“The response of our nation’s leaders has been consistently inadequate,” they wrote. “The federal government has largely abandoned disease control to the states. Governors have varied in their responses, not so much by party as by competence. But whatever their competence, governors do not have the tools that Washington controls.”

The editorial is the latest condemnation of the Trump administration from a respected scientific publication. Last month, Scientific American endorsed Joe Biden for president, the first time the venerable publication has backed a presidential candidate in its 175-year history.

The New England Journal of Medicine editorial, titled “Dying in a Leadership Vacuum,” does not endorse Biden, it offers an unsparing critique of Trump and his administration.

The editors wrote that while Covid-19 is a global crisis, the United States government has “failed at almost every step” to contain the pathogen’s spread.

“This crisis has produced a test of leadership,” they wrote. “With no good options to combat a novel pathogen, countries were forced to make hard choices about how to respond. Here in the United States, our leaders have failed that test. They have taken a crisis and turned it into a tragedy.”

The U.S. leads the world in the number of confirmed Covid-19 cases and deaths. The country has recorded over 7.3 million infections and more than 208,000 deaths, according to the World Health Organization.

The editorial points to early blunders such as testing shortages and a lack of personal protective equipment for health care workers, but adds that the country continues to fall short today.

“While the absolute numbers of tests have increased substantially, the more useful metric is the number of tests performed per infected person, a rate that puts us far down the international list, below such places as Kazakhstan, Zimbabwe and Ethiopia, countries that cannot boast the biomedical infrastructure or the manufacturing capacity that we have,” they wrote.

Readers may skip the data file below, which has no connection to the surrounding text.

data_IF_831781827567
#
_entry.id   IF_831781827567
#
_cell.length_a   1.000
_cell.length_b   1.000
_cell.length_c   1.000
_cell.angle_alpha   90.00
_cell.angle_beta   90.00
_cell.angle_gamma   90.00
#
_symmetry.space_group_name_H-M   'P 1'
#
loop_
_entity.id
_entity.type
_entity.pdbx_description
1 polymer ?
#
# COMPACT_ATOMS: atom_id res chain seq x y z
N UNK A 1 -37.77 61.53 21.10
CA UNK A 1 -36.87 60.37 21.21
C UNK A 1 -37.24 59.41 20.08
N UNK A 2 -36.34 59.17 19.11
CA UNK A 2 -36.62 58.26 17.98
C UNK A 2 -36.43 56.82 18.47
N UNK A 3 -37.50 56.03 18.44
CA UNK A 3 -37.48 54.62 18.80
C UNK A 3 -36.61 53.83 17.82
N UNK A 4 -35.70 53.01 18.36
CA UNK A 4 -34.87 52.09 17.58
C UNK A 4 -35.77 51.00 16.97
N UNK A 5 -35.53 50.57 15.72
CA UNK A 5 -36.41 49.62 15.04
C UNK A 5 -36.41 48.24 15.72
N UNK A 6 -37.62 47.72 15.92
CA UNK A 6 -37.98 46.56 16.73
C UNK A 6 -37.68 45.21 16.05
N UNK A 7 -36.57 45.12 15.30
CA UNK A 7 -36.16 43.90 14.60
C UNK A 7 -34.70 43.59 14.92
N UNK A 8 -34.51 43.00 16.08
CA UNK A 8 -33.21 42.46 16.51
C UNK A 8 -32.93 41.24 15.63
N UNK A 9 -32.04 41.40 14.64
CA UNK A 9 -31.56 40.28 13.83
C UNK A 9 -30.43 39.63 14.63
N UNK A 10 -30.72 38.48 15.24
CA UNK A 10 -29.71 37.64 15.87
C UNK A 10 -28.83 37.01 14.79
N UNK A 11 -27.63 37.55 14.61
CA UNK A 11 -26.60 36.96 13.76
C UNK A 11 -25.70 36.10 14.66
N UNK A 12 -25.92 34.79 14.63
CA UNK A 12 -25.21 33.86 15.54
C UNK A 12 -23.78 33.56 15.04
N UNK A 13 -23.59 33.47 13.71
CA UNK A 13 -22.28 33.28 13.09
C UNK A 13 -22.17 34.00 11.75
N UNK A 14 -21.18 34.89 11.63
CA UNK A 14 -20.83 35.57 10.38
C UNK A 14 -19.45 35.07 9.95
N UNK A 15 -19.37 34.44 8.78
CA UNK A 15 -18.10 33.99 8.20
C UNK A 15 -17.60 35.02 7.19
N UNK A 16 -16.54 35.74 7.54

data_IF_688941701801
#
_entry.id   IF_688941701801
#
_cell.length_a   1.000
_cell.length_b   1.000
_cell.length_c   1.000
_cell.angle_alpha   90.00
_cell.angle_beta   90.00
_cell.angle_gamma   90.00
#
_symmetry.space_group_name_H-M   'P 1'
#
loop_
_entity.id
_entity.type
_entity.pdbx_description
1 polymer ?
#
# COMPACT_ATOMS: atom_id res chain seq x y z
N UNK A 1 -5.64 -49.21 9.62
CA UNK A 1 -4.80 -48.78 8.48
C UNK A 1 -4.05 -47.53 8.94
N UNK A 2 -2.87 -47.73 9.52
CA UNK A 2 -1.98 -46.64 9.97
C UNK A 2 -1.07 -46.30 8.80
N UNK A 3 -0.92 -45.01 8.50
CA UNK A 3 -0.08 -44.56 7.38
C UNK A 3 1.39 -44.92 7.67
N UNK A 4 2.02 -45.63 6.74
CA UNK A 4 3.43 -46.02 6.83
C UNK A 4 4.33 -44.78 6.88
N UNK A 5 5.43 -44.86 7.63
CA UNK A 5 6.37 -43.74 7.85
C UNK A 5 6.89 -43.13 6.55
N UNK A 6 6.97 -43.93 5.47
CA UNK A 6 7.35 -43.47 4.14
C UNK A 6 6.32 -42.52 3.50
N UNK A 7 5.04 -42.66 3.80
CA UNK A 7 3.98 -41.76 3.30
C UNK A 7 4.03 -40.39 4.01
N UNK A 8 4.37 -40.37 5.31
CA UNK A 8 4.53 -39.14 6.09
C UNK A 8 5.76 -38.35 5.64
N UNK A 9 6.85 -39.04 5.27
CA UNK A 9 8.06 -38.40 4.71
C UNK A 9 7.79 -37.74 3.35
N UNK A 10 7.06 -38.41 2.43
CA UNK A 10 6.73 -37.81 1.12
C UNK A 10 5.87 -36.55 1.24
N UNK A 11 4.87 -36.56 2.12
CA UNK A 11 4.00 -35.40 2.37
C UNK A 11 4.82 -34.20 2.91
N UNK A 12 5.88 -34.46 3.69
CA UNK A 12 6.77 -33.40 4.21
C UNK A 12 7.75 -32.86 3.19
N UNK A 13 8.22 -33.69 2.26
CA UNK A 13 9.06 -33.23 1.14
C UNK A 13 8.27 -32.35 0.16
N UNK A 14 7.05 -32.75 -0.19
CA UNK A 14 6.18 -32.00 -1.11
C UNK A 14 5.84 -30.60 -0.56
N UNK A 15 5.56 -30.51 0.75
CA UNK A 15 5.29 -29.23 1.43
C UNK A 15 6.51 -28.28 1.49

The editors called other public health interventions, such as social distancing measures, “lackadaisical at best,” and criticized moves to lift restrictions before the virus’ spread was brought under control.

The editorial also pointed out that mask wearing has been inconsistent across the country, “largely because our leaders have

New England Journal of Medicine editorial takes aim at Trump administration: “This election gives us the power to render judgment”

The New England Journal of Medicine made a rare political move Wednesday, publishing an editorial by dozens of U.S. editors who denounced the Trump administration’s handling of the coronavirus pandemic and said this election “gives us the power to render judgment.” 

The editorial, titled “Dying in a Leadership Vacuum,” does not explicitly endorse former Vice President Joe Biden, but the editors’ message is clear — the current leadership must change.

“Our current leaders have undercut trust in science and in government, causing damage that will certainly outlast them. Instead of relying on expertise, the administration has turned to uninformed ‘opinion leaders’ and charlatans who obscure the truth and facilitate the promulgation of outright lies,” the editorial says. 

“Anyone else who recklessly squandered lives and money in this way would be suffering legal consequences,” the editorial added. “Our leaders have largely claimed immunity for their actions. But this election gives us the power to render judgment.”

The editorial notes that, while some deaths in the U.S. were inevitable, tens of thousands could have been saved with a better response.